One of the challenges of starting again with work options is that it has a far-reaching effect beyond what is actually being done in ‘office hours’. Priorities need to be re-examined in all sorts of different ways, and for me, with particular reference to finances.
Near the start of my ‘bridge year’ planning process, I had to check that the proposal was economically viable and out came the family finances spreadsheet that I launched back in 2005 upon becoming the proud owner of a certain suite of programs without which, it seems, the world might not function. With renewed purpose, a full day was spent catching up on lost entries in order to prove that we were indeed solvent. It is a wonderful thing when everything adds up into neat coloured columns, and there is nothing like a beautifully laid out set of numbers and the odd graph, to aid the feeling that everything is under control. Even though the spreadsheet suggests that there is going to be a significant deficit, at least the picture is now clearly presented and can be acted upon.
With the evidence documented I have been able to shelve the worry of not knowing whether our abrupt loss of income is going to lead us into financial ruin. It is a bit like writing a list of things to do – even knowing that the list is impossible to achieve, it helps. Progress can be marked and a sense of realism about the possibilities is arrived at. Expectations are readjusted and take the place of blind optimism heavily underpinned by internal panic.
It seemed that there were remarkably few certain ways of cutting costs. After stopping Gym membership and reviewing money that we donate, switching supermarkets and reducing transport costs are the most likely candidates for making an impact on outgoings. The holiday budget is ring fenced – take those funds away, and the prospect of being unable to recharge drained batteries, instantly drains the batteries. Not good.
This week then, I have taken to riding my bicycle. For a whole five days, the Skoda sat parked outside the house and my bicycle and I formed a new friendship. Admittedly, the first day, this friendship was a little closer than I expected. It being a gloriously sunny Sunday afternoon and with a couple of hours in the park in prospect, a skirt was quickly wrenched from the depths of my summer wardrobe. Having decided that my modesty was not at risk, and addressed my safety with a helmet, my husband and I set off at speed towards the park. About half way I noticed a tugging which I unwisely dismissed as meaningless – after all, the bike seemed to be running along smoothly and I was enjoying the ride. Arriving at our destination I attempted a nonchalant dismount. Disaster threatened as it appeared that my elasticated skirt was going to detach itself from me far more readily than from the bike.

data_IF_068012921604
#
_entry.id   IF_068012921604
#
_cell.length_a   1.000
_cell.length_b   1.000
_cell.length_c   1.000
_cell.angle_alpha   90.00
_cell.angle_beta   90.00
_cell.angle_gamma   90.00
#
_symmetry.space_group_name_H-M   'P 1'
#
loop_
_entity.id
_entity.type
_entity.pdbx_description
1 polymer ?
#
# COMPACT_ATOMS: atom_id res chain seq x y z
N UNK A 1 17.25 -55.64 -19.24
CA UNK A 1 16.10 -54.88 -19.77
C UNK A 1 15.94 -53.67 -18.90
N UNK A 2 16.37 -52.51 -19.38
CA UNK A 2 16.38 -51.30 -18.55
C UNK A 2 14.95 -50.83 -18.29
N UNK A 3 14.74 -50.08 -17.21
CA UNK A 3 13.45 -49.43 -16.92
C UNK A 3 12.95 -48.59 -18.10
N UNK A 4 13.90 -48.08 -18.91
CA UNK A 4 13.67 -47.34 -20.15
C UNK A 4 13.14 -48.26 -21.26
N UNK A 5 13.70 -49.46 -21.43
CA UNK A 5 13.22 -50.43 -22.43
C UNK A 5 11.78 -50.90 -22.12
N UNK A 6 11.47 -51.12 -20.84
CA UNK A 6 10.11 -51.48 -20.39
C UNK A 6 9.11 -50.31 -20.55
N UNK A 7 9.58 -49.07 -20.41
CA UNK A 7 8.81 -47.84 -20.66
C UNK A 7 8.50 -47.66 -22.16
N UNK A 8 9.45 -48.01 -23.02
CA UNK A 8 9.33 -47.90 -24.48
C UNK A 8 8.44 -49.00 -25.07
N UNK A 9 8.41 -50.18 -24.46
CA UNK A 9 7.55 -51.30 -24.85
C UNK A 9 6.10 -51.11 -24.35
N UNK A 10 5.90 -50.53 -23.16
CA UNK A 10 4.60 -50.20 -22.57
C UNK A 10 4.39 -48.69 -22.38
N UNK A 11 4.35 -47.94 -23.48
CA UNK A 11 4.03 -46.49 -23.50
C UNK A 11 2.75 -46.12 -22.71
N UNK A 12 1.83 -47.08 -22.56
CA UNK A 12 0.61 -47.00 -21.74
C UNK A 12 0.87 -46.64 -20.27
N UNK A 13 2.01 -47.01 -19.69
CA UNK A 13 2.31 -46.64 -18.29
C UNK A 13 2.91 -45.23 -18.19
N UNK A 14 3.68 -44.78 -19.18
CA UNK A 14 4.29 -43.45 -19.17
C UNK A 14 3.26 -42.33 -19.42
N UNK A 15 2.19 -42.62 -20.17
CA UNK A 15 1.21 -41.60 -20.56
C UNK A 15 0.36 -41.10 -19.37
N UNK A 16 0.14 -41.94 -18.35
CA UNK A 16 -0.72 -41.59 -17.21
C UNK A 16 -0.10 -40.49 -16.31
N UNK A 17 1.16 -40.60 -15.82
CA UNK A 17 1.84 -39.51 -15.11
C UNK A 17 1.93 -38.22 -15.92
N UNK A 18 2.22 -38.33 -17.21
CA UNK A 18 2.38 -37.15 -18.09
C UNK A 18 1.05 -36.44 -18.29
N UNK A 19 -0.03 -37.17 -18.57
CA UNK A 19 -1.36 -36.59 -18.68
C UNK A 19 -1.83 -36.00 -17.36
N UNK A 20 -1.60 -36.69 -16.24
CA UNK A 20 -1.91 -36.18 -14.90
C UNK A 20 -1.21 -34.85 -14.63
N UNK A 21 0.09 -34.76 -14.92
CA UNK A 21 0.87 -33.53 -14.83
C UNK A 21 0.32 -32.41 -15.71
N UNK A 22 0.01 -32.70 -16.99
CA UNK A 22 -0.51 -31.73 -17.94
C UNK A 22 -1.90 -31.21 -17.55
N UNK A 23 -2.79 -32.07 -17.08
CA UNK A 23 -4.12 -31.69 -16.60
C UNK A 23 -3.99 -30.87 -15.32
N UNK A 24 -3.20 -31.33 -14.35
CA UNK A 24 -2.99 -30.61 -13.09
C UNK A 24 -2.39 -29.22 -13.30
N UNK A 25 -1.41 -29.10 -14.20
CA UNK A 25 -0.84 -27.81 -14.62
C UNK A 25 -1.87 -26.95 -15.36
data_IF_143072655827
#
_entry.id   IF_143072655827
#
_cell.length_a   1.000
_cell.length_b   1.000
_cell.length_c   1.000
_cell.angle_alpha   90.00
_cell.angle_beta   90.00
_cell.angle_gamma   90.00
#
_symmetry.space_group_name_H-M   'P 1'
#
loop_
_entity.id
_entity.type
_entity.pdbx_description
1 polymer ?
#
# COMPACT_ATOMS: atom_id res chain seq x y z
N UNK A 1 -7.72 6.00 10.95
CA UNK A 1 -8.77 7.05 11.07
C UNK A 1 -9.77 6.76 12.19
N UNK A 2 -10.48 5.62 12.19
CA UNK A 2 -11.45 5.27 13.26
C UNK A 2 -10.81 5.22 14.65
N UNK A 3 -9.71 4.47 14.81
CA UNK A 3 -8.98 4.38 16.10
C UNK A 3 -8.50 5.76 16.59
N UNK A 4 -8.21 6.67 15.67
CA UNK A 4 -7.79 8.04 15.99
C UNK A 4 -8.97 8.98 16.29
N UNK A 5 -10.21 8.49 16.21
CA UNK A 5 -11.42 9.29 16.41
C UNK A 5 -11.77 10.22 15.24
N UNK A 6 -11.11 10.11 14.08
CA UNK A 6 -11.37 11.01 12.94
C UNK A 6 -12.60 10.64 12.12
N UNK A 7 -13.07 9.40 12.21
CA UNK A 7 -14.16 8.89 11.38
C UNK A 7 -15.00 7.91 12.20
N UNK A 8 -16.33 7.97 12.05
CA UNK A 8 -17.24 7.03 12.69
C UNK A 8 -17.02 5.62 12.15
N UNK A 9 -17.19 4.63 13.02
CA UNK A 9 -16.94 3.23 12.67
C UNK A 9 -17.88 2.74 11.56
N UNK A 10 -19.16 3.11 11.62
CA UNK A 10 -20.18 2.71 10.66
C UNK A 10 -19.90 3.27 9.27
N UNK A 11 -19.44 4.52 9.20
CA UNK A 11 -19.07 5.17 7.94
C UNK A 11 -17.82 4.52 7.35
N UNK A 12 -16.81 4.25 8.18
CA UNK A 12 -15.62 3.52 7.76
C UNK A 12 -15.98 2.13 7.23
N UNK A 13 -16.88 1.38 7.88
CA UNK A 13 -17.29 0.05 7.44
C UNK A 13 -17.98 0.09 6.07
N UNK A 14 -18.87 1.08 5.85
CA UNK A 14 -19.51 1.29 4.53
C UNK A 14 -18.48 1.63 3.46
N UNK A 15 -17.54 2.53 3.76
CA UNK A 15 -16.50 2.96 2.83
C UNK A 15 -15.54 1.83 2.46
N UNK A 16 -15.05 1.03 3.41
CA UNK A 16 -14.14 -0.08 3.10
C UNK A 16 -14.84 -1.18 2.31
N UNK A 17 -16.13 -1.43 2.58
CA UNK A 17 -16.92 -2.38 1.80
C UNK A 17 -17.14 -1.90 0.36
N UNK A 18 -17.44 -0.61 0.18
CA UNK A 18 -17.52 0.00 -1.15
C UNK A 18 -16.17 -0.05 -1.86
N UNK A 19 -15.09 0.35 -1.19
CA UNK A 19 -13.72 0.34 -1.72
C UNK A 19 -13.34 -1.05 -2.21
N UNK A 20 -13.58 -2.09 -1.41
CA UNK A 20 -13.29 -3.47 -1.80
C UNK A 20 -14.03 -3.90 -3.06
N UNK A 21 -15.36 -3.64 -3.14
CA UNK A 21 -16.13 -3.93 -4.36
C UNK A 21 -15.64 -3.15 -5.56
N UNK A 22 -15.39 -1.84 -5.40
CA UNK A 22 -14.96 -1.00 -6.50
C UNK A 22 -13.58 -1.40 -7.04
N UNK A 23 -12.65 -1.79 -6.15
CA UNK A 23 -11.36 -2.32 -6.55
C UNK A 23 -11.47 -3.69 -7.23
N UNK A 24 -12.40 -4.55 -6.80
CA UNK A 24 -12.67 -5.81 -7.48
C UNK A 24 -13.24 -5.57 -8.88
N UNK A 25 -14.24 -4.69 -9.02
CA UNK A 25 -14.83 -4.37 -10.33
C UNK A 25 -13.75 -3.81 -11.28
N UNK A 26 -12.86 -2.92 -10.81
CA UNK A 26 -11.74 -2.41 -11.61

As if by magic, a knight in shining armour appeared and released the brakes from the wheel so freeing my skirt, which now sported additional repeat patterns stamped around its circumference. As I casually muttered something about signing up for a bike maintenance course, behold, he put a card into my hand with details of the very same. Cycle training was indeed his trade. Now that is a course I must sign up for this year.
Barring that little episode, all other rides, and in particular the route to and from my new placement, have been delightful. OK so I have not encountered steep hills or stormy weather, but I am quite enjoying this particular economy drive. My trip to work now takes just 15 minutes, of which the first 10 consists of a scenic jaunt through the local country park. No sacrifices there then.
In fact, taking the bike out in this manner has provided the opportunity to rediscover an affinity with nature. It is, in particular, the sound of birds singing that enlivens the soul first thing in the morning.
As regards to progress in other areas of cost cutting, the supermarket savings are proving something more of a challenge just now. The clash of interests when faced with choosing fair trade over economy or free range over factory is heightened. But I tell you what – at just 50p a pot for chicken livers, that alternative bolognaise recipe which has the added bonus of coming from my ‘Cooking with Care’ healthy eating cook book, is set to make a regular appearance in this household.